It will soon be time for witches, goblins and other things that go bump in the night. Aside from some Wiccans who may live in our midst, most present-day witches are confined to trick-or-treaters and reruns of “Bewitched” on the TV Land channel.

But there was a time in Carroll County when witches were thought to be the real deal and something to seek protection from.


Last winter I attended the monthly Box Lunch Talk sponsored by the Historical Society of Carroll County held at Grace Lutheran Church’s Grace Hall. (If you like local history and can get away from noon to 1 p.m. on the third Tuesday of the month, these talks are often a lot of fun. The next one is Nov. 20.)

The topic of the BLT was “German cultural legacy in Carroll and Frederick counties,” and the presenter was the Rev. Dahl Drenning.

Drenning gave a lively talk on German-style worship, houses, barns and food, but the part that I found the most intriguing was his discussion of the superstitions brought from the “old country.” Many of his stories were based on conversations he had with his grandparents and reveal the thin veil that once existed between medicine and magic.

In the 18th and parts of the 19th century, it was a common practice to carry a “witch letter” in a small leather pouch concealed in the breast pocket. Written in German, the letter contained Latin-like incantations meant to protect the bearer from witchcraft.

When I was a kid, I used to hear the old canard, “Save your Confederate money. The South will rise again.” The line would get a small laugh because we all knew the South had lost the Civil War and that its fighting days were over. Today, I’m not so sure.

After his talk, Drenning showed an authentic letter and pouch to attendees. Such talismans can be traced back to ancient times and were quite common during the Middle Ages when they were prescribed by healers to protect health and even encourage conception.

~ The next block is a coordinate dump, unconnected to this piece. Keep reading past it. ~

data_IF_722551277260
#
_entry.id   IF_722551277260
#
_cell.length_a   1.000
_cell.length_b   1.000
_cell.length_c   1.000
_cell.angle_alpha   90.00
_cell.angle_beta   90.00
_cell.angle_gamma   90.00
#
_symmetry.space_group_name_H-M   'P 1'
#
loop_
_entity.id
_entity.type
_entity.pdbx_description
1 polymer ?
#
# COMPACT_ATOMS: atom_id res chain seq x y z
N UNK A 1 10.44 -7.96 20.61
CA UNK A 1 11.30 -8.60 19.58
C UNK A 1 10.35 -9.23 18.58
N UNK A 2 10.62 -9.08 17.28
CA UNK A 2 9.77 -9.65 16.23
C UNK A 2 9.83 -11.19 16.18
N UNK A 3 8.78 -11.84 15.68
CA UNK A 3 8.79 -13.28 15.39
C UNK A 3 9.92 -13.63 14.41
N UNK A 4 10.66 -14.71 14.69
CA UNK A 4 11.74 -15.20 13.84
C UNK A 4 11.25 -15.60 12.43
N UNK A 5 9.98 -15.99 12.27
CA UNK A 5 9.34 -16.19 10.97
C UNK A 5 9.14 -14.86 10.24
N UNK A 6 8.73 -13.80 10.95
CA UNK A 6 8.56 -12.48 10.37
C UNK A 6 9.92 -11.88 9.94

In the past with fire in such close proximity for cooking, heating and illumination, burns were a more-than-common occurrence. In cases of scalding or scorching, the injured required the services of a “Pow Wower” who, it was believed, could lessen the effects of and even heal burns. The Pow Wower used a series of incantations and read a biblical passage from Ezekiel 16:6: “And when I passed by you and saw you wallowing in your blood, I said to you in your blood, ‘Live!’ ”

I did some follow-up research seeking to find a connection between this scripture referring to blood and someone who has suffered burns. I learned that the Bible passage is commonly known as the “blood verse” because it is used to heal uncontrollable hemorrhaging in humans and animals. In Appalachia, this is part of so-called “hillbilly witchcraft” and its practitioners swear it works if one has been given or born with the “power.” These anointed ones can also use Ezekiel 16:6 to cure burns if they follow the reading by blowing on the wound.

Drenning referred to the use of this ritual in old-time Carroll and Frederick counties when he discussed the German practice of “try for fire” to heal burns. Back in his teaching days in Westminster schools, he actually had students who shared memories of grandparents curing burns in such a manner.

I found all of this most confusing since the Bible contains numerous prohibitions against witchcraft and sorcery. These evils were considered the work of the devil because only God has the power to heal. According to the Mosaic Law, the penalty for practicing witchcraft was death.

This carries through in Christian teaching as evidenced by the horrors of the Salem witchcraft trials in the late 17th century. Nineteen people — 14 women and five men — were found guilty of witchery and executed on the gallows. That’s no trivial matter, though more than appropriate as we find ourselves in the season of the witch. (This reference is not to be confused with the psychedelic rock song of the same name sung by Donovan in 1966. Now that really dates me.)

In these enlightened times with the miracles of modern medicine all about us, belief in spells and incantations to cure ills is more than quaint. Today the only witch’s brew we have to fear is the one mixed up by evil doers around the world, from Moscow to Pyongyang to Washington. A hex on all of their houses.